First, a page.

But what really struck me this time was the shopping malls. In Krakow, Berlin and now Prague I found huge, sleek, 21st Century malls feeding a hunger for all of the same crap you can find in any American shopping Mecca. There are food courts, cinemas and franchises that certainly are replicated around the world now. All the big American movies were here. The most frightening aspect of traveling now is that you can feel that you haven’t actually gone anyplace at all. And these malls are not for the tourists.
I was getting antsy to find the real Prague away from all of this bling and glitz. I knew it was here but I just had to search it out.
I’ve been to Prague a couple of times before. I know my way around. This time I bought a month pass and just hopped aboard anything that moved my direction. Mostly I was using the trams. Speaking of shopping, I did have some things to look for while I was here. There were a couple of musicians I wanted to seek out on CD, some visual material on DVD. I am loath to download things if I can get a physical copy. So I found a CD by Radůza, an accordion playing Czech singer I’ve listened to for years. Then I looked Jana Vebrová, also an accordion playing wench, but much more abstract and intense. I lost out on that. But I would continue to hunt around. Sadly it seemed not much of the kind of Czech puppet animation I was looking for on DVD was to be found. Trnka, Barta, all seemed unrepresented, though they had recently re-released Švankmajer’s feature films.
I met my previously online only friend Silvie. She is a multi-talented Czech who sings and paints and we finally bridged the virtual barrier by hanging out at a café for a while talking into the late evening. She’s been quite helpful in trying to get me an interview with Jan Švankmajer. (But there are some kinks there! More on that in the future.) I also met Eliska, a guide to an alchemy museum. An interesting discussion about reality in the 21st century was forthcoming. (Hint: Being an Alaskan is a real plus over just being from America for starting conversations.)
Which reminds me… there are the sites and exhibits and other things. And what about the puppets? Yes there was an alchemy museum and a museum of haunted Prague. These were just little tourist traps. But the kind I like: Weird mannikins and homunculi, strange dioramas, odd facts, the past faked with dummies and puppets.
Then there is for me one of the most interesting places in Prague, the Strahov Monastery Library, which besides having a fascinating book collection also has some truly peculiar curiosities in their old cabinets and shelves. And if you really look at the unlabeled items on display, if you get down on your knees and survey the ground level, if you pay attention to what is in front of you you you might see a dried baby dodo bird, books made of wood, a portrait made entirely with seeds, if Švankmajer hasn’t investigated this place carefully I’d be really surprised, and objects that defy any obvious classification. This is indeed the Prague I come to find.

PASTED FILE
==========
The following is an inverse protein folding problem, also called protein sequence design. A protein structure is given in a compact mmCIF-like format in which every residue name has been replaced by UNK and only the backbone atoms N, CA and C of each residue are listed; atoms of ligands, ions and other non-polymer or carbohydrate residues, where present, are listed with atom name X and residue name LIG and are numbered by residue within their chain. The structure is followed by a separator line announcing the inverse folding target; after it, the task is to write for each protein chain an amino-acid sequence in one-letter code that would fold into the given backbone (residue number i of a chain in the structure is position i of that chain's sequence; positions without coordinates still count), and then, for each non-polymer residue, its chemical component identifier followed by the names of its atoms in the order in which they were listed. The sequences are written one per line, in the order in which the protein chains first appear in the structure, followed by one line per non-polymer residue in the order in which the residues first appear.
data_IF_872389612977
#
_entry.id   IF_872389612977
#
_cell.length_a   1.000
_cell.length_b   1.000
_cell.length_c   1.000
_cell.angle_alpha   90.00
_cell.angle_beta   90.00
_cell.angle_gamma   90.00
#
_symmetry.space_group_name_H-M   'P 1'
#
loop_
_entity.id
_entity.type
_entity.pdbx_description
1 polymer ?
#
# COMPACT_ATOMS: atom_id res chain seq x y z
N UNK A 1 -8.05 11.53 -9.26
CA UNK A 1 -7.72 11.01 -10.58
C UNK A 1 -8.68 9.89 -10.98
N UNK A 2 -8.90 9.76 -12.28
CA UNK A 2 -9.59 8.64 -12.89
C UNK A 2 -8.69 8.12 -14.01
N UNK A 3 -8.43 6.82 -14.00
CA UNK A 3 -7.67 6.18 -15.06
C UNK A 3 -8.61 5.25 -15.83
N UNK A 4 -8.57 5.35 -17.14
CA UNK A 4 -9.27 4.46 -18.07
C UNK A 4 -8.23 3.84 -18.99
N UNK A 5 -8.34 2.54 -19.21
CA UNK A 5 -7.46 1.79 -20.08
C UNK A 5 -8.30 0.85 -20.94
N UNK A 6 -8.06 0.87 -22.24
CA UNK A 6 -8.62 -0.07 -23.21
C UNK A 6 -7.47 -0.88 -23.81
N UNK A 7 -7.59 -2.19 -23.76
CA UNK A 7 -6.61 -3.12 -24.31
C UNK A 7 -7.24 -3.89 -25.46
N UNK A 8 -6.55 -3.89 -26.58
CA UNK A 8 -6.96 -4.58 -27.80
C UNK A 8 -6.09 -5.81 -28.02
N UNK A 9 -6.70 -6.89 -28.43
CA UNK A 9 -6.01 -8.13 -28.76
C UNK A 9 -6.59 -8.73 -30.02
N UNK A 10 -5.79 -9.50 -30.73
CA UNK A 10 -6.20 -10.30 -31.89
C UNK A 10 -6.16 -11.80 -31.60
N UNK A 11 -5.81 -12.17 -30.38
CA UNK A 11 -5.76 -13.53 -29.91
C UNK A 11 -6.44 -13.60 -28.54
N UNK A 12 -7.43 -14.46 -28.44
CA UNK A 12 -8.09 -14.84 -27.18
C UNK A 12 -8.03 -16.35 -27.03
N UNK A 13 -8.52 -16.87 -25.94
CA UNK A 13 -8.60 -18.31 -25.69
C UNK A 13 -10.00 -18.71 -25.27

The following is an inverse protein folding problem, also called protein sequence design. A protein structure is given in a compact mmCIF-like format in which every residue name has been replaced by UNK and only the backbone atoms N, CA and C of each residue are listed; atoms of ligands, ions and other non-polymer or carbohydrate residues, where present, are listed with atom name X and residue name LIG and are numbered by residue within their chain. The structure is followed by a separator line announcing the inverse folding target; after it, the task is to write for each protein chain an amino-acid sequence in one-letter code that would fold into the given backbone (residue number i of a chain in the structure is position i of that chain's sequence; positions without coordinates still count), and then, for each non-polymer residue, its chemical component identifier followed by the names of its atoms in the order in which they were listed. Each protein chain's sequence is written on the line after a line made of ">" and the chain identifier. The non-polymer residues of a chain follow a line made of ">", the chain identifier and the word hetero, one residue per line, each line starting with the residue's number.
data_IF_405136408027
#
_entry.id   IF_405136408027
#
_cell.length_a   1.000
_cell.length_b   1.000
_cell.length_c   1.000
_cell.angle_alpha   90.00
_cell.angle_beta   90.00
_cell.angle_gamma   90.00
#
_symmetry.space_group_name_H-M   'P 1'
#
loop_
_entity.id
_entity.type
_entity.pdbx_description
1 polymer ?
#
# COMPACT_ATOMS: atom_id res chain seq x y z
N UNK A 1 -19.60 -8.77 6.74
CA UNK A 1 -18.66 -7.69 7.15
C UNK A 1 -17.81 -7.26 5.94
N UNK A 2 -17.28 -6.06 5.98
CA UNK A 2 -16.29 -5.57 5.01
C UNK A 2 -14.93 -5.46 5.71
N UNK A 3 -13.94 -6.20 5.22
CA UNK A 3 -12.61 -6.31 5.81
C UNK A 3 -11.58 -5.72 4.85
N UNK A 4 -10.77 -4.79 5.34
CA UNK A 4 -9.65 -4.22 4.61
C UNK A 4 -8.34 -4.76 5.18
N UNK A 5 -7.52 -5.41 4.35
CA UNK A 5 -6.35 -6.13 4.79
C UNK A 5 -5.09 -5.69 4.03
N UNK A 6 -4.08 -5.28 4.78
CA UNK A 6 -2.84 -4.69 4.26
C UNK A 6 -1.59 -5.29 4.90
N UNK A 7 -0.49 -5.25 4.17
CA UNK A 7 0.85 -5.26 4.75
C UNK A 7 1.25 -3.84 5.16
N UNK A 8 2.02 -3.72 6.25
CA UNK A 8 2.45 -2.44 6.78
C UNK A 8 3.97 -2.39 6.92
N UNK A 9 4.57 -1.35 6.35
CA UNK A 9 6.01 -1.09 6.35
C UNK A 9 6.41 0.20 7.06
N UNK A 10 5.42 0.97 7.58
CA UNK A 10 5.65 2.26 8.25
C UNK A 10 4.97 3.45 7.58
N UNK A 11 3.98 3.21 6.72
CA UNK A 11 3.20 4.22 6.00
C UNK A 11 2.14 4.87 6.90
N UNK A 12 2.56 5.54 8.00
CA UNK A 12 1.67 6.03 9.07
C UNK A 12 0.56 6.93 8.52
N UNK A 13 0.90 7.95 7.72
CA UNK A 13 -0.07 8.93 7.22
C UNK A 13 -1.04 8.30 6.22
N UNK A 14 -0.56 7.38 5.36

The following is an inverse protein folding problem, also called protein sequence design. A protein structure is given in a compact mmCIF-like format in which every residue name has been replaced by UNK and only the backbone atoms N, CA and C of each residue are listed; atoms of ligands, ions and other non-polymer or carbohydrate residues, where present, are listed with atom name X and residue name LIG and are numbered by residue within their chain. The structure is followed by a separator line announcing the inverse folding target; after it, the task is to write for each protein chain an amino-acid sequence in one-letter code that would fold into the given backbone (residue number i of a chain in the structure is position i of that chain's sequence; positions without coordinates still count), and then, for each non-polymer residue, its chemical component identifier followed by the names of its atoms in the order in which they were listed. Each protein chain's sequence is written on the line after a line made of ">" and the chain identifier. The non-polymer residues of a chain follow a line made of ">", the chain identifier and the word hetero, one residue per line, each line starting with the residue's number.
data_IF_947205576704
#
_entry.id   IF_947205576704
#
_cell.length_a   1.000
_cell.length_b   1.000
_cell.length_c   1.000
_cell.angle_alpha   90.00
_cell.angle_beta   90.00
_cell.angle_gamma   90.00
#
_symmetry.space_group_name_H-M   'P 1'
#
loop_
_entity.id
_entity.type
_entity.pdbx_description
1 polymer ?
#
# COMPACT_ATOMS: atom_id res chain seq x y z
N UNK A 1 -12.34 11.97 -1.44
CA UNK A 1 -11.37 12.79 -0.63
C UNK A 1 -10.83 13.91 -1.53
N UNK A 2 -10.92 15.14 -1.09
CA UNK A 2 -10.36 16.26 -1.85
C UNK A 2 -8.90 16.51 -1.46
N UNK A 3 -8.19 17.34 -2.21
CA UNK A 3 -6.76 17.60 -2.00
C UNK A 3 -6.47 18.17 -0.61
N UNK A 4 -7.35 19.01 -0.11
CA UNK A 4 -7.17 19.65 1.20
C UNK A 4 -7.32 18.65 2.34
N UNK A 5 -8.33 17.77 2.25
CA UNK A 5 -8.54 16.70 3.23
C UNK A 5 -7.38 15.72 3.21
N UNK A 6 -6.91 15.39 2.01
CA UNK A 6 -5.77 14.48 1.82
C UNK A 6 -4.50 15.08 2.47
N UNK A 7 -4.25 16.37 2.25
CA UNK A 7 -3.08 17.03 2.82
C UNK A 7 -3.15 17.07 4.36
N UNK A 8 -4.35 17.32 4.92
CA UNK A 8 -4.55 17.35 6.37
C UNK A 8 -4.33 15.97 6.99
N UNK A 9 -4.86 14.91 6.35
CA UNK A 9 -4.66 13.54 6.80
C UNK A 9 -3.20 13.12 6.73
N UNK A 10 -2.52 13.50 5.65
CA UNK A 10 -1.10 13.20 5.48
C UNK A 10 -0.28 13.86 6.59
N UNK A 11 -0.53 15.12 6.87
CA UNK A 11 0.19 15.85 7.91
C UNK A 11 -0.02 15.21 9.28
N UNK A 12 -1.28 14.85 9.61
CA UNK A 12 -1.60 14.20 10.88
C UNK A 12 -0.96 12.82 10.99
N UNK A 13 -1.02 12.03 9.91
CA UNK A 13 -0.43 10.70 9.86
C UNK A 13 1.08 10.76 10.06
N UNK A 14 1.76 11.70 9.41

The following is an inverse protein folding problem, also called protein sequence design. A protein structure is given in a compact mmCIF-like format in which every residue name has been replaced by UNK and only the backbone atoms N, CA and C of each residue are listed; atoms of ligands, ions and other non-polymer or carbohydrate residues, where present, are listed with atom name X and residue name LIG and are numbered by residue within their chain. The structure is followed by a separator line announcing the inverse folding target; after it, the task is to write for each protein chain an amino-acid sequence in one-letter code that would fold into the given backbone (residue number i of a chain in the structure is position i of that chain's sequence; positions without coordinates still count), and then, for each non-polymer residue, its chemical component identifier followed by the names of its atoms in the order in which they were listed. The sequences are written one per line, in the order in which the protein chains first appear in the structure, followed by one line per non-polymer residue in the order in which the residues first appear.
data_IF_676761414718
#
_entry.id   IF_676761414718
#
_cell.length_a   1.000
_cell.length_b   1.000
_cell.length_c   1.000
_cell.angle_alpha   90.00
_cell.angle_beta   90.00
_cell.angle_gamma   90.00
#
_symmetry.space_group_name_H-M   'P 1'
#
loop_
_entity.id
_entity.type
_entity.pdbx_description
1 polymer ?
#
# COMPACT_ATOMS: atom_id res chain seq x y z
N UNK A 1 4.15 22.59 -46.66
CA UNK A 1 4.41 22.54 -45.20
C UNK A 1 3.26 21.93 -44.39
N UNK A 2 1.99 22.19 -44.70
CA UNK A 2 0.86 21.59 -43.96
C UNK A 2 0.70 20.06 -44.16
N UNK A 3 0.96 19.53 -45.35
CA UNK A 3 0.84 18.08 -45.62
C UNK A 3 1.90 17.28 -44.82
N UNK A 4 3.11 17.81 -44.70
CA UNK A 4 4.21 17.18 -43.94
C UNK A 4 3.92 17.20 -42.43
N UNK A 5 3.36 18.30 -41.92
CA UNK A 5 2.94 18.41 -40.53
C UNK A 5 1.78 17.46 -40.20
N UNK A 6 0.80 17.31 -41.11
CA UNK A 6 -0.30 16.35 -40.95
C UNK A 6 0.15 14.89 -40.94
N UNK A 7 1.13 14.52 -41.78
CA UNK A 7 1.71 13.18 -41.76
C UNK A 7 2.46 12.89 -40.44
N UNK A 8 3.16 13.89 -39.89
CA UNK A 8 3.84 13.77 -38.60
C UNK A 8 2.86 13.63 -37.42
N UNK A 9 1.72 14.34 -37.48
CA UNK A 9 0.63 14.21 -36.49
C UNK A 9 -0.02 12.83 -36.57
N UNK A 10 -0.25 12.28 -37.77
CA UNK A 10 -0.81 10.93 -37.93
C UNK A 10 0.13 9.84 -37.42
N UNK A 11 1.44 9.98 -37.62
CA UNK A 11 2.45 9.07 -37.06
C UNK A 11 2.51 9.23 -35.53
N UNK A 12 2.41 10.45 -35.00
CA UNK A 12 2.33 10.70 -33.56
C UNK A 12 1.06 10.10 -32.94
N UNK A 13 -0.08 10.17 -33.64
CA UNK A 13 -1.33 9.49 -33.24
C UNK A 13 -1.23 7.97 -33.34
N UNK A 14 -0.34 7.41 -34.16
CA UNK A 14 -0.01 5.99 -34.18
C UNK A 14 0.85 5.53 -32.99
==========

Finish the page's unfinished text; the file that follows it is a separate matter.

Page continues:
I finally found one DVD featuring the strange animated art of Karel Zeman at a small hole in the wall establishment connected to Kino Světozor, the art film theatre. An intelligent Czech girl named Lucie, helped me navigate around the riches of Czech Cinema, giving me more than a couple worthy opinions, and restoring my faith in the small specialist store of over mega monsters. (But still no Jana Vebrová.)
Finally I went to see a puppet show over at Říše Loutek, which is also the National Marionette Theatre where they show the classic Czech puppet version of Mozart’s Don Giovanni every week. (There is another inferior Balkan version in town, watch out!) The title of the children’s show was Kašpárek in Hell. For me that’s a promising title. And it was enjoyable. But alas Kašpárek as seen better days. He was now just a little rascally hero. Not the sarcastic truth telling fool of the past. Nevertheless the devils in the piece were worth a watch. And who better to start my Czech puppet shows with than with Kašpárek, the quintessential Czech figure.
But ironically the real puppetry display was over at the Czech Museum of Music. They had a serious exhibition of mechanical musical instruments and automata. Many of these creations from the last three hundred years were marvels of ingenuity. There were player pianos, barrel and pin band organs and various humanoid puppets and animals… including cousins to the puppets that Švankmajer used in the opening scenes of Rakvickarna (Punch and Judy or The Coffin factory). Engrossing.
More and more I was seeing Prague through the tourists. I didn’t mind them anymore. Let ’em wander. Maybe some of them will actually begin to see the statues on the Charles Bridge or be tempted to stroll off down a forgotten corner or a twisting alley, and there are more corners here than there are tourists. I felt at home in this haunted city.
Oh yeah… I almost forgot. After going to one CD store after another, no one had the Jana Vebrová album. Finally I saw one more place off the tram out of way. I found it again later. I looked through the racks and didn’t see it. Finally I asked. There was a pause… Yes! They had it. What can I say… A moment of victory and worth the effort to find.
Prague, Czech Republic